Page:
Florida International U

What’s in a name? Try pronouncing the 22-letter, unhyphenated name of this FIU player

FIU soccer goalie Daniel Gagliardi said he “feels bad” for any announcer who has to try to pronounce the 22-letter, unhyphenated last name of Panthers freshman midfielder/winger Andoni Garrogerrikaextebarria.

“We have plaques in our locker-room with our names on it,” Gagliardi said. “I didn’t think it was going to fit for Andoni, but they made the letters very small.”

It took Andoni until he was five years old before he could both say and spell his last name, a Herculean effort for anyone at any age.

“I would sound it out at the dinner table,” Andoni said, “and my parents would correct me when I would say it wrong.”

Andoni’s name is not only long … it’s also lengthy in its history, dating back 300 years to the Basque region in northern Spain.

The easiest way to figure out Andoni’s name is to break it into three parts:

Garro is the family surname.

Gerrika was the name of the town.

Etxebarria was the name of the house.

That house, in the Basque Country town of Munitibar, has been in the family’s possession for three centuries. Made of sturdy stone, the six-bedroom, three-bathroom structure has stood the test of time, with help from several renovations along the way.

Andoni’s maternal grandmother still lives in that grand house, along with his uncle, aunt and nephew. Andoni’s father, Aitor, may have remained there if not for his professional jai-alai career.

Aitor was a crafty backcourt player who spent the prime five years of his career in Mexico. Playing under the name “Garro”, he continued his career in Tampa in 1995 and started competing in Miami in ’98.

He retired two years ago at age 47 but not before Andoni was able to watch him compete.

“It’s nice to see your father play a professional sport,” Andoni said, “especially when you see how he takes care of his body, drinks plenty of water, stretches, manages his sleep and ices away whatever pain he had. He set a good example for me.”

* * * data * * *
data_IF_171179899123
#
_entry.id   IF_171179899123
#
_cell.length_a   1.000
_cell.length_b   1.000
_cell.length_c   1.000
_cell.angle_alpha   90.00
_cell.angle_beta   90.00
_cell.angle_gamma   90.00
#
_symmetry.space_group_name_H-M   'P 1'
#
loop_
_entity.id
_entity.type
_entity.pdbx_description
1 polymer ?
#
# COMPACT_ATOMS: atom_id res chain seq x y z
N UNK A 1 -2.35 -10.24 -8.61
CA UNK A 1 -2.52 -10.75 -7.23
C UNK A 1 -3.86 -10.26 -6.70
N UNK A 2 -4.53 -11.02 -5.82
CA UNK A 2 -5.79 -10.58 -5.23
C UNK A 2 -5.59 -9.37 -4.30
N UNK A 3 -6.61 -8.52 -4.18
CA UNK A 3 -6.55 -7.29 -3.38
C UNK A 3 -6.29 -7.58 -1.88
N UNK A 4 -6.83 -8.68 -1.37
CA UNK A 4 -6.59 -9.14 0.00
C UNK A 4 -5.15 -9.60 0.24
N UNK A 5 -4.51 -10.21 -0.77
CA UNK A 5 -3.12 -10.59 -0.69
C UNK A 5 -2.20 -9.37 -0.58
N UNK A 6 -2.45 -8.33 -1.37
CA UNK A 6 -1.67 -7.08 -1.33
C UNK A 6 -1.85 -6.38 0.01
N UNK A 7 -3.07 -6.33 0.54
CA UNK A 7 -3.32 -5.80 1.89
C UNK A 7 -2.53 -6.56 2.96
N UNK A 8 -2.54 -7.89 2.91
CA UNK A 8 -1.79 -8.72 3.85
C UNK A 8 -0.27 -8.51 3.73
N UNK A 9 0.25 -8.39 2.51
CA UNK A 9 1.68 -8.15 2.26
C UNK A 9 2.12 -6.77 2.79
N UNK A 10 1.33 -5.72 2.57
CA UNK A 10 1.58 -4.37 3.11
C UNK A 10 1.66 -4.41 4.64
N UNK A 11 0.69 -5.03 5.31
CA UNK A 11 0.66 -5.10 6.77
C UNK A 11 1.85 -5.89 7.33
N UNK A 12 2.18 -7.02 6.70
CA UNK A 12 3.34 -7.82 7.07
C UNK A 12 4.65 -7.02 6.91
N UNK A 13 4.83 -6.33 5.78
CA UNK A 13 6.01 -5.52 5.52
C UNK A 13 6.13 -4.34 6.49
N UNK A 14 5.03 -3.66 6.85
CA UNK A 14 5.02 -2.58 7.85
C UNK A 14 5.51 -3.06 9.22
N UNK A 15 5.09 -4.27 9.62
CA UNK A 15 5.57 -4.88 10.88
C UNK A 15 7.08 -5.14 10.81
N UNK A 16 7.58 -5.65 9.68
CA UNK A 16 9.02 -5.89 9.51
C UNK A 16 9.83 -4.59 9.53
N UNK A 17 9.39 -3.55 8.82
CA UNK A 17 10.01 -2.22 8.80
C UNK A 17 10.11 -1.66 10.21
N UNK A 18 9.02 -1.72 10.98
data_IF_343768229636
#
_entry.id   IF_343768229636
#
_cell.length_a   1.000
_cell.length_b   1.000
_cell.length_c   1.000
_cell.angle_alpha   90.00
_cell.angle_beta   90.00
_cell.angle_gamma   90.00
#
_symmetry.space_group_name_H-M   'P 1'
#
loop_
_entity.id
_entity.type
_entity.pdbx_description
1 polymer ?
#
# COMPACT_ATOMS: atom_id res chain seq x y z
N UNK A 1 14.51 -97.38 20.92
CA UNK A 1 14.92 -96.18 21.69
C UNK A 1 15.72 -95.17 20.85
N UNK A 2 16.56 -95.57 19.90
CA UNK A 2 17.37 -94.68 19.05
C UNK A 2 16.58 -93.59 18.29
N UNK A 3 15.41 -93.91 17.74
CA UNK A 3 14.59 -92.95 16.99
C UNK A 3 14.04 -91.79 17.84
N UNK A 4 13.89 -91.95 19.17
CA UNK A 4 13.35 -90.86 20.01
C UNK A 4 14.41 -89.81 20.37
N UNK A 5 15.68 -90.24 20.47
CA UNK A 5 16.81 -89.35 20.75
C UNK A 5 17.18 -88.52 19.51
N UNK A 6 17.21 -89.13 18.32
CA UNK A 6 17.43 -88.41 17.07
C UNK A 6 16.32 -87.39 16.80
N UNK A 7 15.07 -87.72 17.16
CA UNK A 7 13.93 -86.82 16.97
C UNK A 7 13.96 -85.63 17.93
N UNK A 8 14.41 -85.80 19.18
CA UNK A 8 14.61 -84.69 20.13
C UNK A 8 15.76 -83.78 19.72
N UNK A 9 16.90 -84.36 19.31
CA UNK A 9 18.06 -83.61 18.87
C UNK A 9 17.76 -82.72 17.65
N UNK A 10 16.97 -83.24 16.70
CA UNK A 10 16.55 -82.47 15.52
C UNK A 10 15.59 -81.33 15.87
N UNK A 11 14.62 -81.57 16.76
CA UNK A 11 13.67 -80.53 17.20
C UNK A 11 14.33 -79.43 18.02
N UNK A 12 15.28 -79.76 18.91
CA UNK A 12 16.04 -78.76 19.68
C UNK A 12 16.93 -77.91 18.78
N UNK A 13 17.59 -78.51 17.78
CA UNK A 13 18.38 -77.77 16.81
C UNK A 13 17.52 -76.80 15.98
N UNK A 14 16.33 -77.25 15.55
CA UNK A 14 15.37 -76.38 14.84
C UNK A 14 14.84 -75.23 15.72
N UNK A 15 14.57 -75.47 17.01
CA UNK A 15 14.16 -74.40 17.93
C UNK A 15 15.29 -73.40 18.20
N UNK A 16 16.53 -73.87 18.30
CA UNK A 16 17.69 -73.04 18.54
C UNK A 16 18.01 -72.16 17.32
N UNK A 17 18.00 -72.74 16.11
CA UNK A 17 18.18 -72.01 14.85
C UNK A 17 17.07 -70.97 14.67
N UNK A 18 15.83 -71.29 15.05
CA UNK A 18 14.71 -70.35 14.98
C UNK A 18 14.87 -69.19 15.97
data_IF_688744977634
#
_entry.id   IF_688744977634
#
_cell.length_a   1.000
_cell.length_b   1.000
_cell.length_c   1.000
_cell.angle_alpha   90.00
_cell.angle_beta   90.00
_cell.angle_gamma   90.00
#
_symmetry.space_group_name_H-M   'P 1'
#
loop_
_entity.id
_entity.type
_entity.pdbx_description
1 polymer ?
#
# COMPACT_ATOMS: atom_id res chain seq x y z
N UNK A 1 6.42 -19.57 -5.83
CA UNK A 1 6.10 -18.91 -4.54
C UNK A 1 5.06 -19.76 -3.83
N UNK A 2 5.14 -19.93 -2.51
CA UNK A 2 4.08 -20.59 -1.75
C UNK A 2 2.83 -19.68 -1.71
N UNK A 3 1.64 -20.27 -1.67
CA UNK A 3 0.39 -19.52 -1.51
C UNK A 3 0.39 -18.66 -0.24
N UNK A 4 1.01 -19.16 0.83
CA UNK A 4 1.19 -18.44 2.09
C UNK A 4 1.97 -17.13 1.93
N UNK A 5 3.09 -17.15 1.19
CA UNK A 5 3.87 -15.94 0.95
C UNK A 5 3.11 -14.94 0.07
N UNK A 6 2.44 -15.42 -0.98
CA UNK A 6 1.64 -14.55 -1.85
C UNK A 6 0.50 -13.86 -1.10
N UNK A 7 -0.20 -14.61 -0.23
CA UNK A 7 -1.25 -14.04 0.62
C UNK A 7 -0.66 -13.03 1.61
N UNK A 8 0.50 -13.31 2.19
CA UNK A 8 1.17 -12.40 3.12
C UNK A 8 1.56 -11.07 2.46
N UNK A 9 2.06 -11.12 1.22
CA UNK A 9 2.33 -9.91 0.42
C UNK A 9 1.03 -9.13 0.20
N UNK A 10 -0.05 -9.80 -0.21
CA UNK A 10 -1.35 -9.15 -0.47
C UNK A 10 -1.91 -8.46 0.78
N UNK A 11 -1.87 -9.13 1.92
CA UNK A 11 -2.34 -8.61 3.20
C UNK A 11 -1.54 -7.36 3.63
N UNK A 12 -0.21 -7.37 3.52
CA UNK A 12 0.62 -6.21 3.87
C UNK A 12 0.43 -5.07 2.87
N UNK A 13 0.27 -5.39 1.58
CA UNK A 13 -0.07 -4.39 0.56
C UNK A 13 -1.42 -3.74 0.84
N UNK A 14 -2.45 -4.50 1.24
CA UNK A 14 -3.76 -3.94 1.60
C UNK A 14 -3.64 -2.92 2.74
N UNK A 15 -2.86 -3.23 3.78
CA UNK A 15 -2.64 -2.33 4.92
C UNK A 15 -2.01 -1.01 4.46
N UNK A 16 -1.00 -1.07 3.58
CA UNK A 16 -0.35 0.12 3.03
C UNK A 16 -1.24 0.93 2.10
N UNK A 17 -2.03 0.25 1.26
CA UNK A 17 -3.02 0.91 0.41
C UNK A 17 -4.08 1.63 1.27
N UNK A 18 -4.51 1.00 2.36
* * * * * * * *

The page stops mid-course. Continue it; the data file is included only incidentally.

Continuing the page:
Andoni said he tried playing jai-alai — the “world’s fastest game” — but just for fun. Instead, he has chosen to try to make a career out of soccer, known as the world’s most popular game.

A 5-10, 150-pounder from Doral Academy, Andoni has yet to score a goal or dish an assist as a reserve for the Panthers, who are off to an impressive 7-0-2 start.

FIU coach Kevin Nylen said Andoni was an “under the radar” recruit.

“He’s an attacking player and a stronger runner,” Nylen said. “He’s got a great athletic pedigree and a bright future.”

Andrew Booth, one of FIU’s team leaders, said he’s impressed by Andoni.

“He hasn’t gotten as many minutes as I thought he would,” Booth said. “But he’s one to watch. After we [seniors graduate], FIU is in good hands with him.”

Andoni, who plans to major in international business, said he can’t wait to make his name at FIU.

And, no, he would never dream of changing his surname.

“Absolutely not,” he said. “People remember me because of my name.”

A kicker to this story is that Andoni’s sister — a high school student at Doral Academy — said if/when she marries, she will just add a hypen and the new name to what she has now.

Now that would be a really long name.

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